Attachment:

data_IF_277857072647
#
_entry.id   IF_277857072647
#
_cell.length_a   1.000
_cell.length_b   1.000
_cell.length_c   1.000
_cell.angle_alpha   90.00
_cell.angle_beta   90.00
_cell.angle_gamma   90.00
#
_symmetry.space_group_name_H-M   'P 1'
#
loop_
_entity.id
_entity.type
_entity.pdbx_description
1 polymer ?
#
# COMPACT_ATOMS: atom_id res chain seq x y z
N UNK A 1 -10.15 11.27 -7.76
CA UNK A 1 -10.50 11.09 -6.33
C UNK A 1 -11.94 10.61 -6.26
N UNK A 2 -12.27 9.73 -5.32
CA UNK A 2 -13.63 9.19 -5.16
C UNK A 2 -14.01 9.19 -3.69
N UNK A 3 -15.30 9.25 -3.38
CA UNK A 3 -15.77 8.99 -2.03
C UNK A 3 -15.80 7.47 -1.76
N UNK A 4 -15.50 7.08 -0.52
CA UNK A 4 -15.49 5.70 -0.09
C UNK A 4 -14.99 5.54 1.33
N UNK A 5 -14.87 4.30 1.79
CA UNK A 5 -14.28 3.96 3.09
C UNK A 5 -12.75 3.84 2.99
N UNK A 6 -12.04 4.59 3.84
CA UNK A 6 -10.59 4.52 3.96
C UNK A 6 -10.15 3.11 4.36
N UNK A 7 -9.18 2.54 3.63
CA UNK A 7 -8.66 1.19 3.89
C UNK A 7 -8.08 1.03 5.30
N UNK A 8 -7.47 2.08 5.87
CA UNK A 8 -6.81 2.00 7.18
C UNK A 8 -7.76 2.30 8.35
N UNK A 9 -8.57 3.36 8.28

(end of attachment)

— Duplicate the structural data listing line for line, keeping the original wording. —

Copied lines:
data_IF_277857072647
#
_entry.id   IF_277857072647
#
_cell.length_a   1.000
_cell.length_b   1.000
_cell.length_c   1.000
_cell.angle_alpha   90.00
_cell.angle_beta   90.00
_cell.angle_gamma   90.00
#
_symmetry.space_group_name_H-M   'P 1'
#
loop_
_entity.id
_entity.type
_entity.pdbx_description
1 polymer ?
#
# COMPACT_ATOMS: atom_id res chain seq x y z
N UNK A 1 -10.15 11.27 -7.76
CA UNK A 1 -10.50 11.09 -6.33
C UNK A 1 -11.94 10.61 -6.26
N UNK A 2 -12.27 9.73 -5.32
CA UNK A 2 -13.63 9.19 -5.16
C UNK A 2 -14.01 9.19 -3.69
N UNK A 3 -15.30 9.25 -3.38
CA UNK A 3 -15.77 8.99 -2.03
C UNK A 3 -15.80 7.47 -1.76
N UNK A 4 -15.50 7.08 -0.52
CA UNK A 4 -15.49 5.70 -0.09
C UNK A 4 -14.99 5.54 1.33
N UNK A 5 -14.87 4.30 1.79
CA UNK A 5 -14.28 3.96 3.09
C UNK A 5 -12.75 3.84 2.99
N UNK A 6 -12.04 4.59 3.84
CA UNK A 6 -10.59 4.52 3.96
C UNK A 6 -10.15 3.11 4.36
N UNK A 7 -9.18 2.54 3.63
CA UNK A 7 -8.66 1.19 3.89
C UNK A 7 -8.08 1.03 5.30
N UNK A 8 -7.47 2.08 5.87
CA UNK A 8 -6.81 2.00 7.18
C UNK A 8 -7.76 2.30 8.35
N UNK A 9 -8.57 3.36 8.28